It seems from the way Mr Spinks and Mr O'Brien were talking, that for the present, the elders are reporting child abuse to the police, at this point in time. I guess time will tell as to how long they continue to do so.
Yes, the idea of the second hearing was to compare how the policy and procedures have changed and to see if elders and the Watchtower Society are doing things differently. The Watchtower Society will still be held accountable for the fact that it did not report the 1006 paedophiles in its ranks prior to 2015.
I just don't get why it took an Australian Royal Commission to get our organization to open their eyes! If I knew that child abuse was going on I would immediately contact the police! How can an elder--a shepherd of the congregation--fail to do this? It's all so disheartening.
Poor elders, they are responsible for all, but the Watchtower for nothing. Pontius Pilate is back. Let's prepare the water for the Society!
It really is disturbing that so few JWs understand the sex abuses going on within their own religion due to bad policies!! I have had conversations with JWs in my family that had no knowledge of the Australian committee or Candace Conti in America. They were shocked and in disbelief. They didn't realize that elders were instructed not to go the police for many years. They assumed that elders were "mandated reporters" like teachers or psychologists and always had to get police involved. I had to keep saying, "That's not the way things have been run." Even after all this controversy there has hardly been a peep from the Governing Body. All Jehovah's Witnesses should be made aware of the org's policies on handling sexual abuse...especially after these high profile cases. The radio silence from the organization is very telling...they care more about damage control and keeping up appearances than safety for congregants. It's all so upsetting.
I've had the same conversations with brothers and sisters, also.
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I haven't posted on this thread for some time - at this point, it looks as if the Australian Royal Commission is due to submit its final recommendations to the Australian Government in late December.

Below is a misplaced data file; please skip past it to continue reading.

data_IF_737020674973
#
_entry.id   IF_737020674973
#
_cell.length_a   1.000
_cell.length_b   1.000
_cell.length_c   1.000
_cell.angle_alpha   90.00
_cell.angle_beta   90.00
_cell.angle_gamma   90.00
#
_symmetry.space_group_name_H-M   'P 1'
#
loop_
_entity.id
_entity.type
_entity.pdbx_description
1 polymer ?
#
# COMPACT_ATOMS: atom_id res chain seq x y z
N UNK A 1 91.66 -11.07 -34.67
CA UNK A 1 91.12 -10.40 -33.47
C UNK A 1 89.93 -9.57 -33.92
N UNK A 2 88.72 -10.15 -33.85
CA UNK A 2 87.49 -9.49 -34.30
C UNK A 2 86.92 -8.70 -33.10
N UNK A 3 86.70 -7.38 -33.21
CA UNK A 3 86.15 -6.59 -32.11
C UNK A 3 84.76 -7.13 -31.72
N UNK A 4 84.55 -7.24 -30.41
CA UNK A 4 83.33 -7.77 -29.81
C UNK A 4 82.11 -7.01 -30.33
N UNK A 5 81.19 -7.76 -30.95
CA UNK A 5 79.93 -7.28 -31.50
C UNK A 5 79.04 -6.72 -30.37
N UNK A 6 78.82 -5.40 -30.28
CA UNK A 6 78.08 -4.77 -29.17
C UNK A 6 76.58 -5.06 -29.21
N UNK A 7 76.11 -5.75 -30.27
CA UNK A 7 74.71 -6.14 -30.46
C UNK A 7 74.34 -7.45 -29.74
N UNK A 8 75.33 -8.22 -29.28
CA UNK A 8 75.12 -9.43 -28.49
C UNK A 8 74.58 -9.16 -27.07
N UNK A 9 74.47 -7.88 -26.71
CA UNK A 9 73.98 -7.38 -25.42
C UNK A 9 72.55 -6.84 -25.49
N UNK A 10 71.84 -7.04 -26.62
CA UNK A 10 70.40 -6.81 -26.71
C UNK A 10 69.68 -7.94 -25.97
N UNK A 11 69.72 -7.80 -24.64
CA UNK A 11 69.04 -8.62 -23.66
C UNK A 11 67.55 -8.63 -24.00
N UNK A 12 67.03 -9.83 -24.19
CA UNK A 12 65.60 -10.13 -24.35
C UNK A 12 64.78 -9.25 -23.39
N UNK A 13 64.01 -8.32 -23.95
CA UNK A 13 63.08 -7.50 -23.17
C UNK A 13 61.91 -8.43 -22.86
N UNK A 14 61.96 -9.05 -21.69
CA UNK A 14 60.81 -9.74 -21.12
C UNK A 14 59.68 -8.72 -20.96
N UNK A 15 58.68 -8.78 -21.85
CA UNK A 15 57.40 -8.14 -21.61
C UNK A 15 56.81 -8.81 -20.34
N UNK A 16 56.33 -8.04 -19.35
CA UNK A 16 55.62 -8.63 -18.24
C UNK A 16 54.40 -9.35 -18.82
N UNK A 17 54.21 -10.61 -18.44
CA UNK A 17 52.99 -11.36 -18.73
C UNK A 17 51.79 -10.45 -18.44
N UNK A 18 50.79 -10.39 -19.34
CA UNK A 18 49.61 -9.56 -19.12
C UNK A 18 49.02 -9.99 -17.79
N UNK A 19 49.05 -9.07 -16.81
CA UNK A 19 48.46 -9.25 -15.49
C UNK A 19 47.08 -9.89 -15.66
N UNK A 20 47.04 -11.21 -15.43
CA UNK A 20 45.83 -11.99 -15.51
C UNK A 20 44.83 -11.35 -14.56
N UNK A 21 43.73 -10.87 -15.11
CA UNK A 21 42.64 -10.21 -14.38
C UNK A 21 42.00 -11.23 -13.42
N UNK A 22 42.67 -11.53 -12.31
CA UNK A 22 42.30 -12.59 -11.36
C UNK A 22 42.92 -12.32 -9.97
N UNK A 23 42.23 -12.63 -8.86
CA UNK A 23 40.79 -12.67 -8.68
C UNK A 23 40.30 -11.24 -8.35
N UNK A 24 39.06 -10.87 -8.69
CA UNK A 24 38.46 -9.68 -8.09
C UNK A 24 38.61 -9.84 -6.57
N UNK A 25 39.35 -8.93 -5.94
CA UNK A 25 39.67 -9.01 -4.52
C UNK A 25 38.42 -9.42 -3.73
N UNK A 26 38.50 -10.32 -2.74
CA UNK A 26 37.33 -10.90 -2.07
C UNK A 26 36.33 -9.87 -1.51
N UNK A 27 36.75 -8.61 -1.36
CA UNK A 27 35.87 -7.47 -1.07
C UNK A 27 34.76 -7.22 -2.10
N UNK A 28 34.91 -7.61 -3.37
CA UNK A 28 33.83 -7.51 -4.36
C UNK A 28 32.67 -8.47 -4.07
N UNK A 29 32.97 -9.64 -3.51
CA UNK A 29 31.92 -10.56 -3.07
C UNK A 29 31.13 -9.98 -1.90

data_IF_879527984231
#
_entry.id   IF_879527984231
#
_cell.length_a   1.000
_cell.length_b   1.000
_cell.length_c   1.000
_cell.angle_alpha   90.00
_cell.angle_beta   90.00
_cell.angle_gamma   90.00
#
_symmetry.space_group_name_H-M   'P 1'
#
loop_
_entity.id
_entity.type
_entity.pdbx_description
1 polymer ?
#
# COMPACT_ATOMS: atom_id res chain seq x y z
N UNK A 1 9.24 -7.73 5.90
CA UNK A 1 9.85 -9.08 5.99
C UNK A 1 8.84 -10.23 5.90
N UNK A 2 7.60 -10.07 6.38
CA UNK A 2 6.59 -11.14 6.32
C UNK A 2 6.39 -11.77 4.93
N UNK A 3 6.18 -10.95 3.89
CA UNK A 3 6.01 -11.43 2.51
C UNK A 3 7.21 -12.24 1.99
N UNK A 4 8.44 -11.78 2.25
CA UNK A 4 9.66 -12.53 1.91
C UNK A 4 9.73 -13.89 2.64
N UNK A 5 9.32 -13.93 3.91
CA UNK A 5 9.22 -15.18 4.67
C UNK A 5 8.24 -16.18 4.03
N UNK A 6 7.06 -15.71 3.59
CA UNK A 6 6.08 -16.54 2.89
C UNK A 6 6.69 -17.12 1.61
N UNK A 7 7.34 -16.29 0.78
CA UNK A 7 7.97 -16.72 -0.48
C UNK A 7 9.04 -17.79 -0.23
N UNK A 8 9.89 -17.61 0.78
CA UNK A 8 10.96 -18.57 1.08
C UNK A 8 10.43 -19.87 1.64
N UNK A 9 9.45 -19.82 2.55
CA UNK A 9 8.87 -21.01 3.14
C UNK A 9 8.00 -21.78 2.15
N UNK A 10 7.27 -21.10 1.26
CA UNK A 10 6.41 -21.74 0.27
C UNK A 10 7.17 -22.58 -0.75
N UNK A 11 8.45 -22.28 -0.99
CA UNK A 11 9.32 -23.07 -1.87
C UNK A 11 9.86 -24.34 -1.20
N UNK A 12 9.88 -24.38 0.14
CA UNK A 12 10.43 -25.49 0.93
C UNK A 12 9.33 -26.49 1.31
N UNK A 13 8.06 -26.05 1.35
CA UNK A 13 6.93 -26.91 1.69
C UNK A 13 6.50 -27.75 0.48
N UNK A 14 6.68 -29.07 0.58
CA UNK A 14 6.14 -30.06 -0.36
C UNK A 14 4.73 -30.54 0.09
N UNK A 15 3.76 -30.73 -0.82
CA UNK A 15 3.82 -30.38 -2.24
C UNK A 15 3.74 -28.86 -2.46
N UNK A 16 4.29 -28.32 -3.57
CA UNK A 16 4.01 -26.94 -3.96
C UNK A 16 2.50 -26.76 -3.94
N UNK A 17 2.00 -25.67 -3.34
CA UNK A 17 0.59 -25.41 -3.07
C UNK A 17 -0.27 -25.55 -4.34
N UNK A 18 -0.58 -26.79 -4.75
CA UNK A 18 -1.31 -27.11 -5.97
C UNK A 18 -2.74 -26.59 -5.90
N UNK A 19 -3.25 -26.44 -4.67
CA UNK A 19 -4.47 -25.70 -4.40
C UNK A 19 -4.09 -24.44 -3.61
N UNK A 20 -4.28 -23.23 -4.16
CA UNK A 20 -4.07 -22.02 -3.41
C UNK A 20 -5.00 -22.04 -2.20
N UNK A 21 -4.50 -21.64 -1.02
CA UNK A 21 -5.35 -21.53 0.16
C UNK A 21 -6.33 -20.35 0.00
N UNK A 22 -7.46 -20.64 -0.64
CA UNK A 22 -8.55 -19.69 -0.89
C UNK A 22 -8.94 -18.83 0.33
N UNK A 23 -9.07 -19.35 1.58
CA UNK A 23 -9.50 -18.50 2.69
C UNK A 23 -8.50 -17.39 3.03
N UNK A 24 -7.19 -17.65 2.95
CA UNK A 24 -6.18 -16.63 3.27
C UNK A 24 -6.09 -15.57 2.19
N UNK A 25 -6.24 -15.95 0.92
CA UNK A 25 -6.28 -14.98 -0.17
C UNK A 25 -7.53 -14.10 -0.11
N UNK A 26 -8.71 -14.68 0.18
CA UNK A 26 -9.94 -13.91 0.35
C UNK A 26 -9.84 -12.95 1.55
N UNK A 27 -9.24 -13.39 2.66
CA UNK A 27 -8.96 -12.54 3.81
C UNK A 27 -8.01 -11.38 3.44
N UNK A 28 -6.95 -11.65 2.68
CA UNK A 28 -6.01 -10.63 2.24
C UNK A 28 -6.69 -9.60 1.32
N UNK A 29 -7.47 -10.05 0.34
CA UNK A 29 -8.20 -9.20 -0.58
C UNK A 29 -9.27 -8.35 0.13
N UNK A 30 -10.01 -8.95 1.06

This is the link to the monthly broadcast for November, 2017.
At the 0.53 mark, brother Gary Breaux explains that the Watchtower Society will not be changing its policy on using the "two witness" rule.
This information is now in the public domain.
The brother forgot to add that the Australian Royal Commission made a suggestion that the policy could be based on the scripture at Deuteronomy 22:25-27 (where a person was raped and a sentence was passed on the perpetrator, on the basis of one witness.)
Unbelievable strawman argument. How can they be this dense? The two-witness rule is beside the point...it shouldn't matter whether or not an allegation is substantiated to contact the police. Elders HAVE to air on the side of caution. The wellbeing of a child trumps everything. Merely contacting police does not mean a conviction of anything. The police also have to obtain evidence to prove wrongdoing. But the police have access to resources that the elders will never have! The police can do a proper investigation...elders can only rely on willing testimonials. They continue to hide behind this sanctimony--like these cases are an attack on the Bible. It's very obvious that they have a mistrust of the police rather than seeing them as an aid to protecting the congregation AND the community.
And like you said the "2 witness rule" has an exception in Deuteronomy 22;25-27. Where's there comment on that? Of course, there is none. Because they can pick and choose what to air on their broadcast to make them victims.
The Australian Royal Commission meets for the final sitting on Thursday, 14 December 2017.
Its final report is due to be given to the Governor General of Australia on Friday, 15 December 2017.
Separate names with a comma.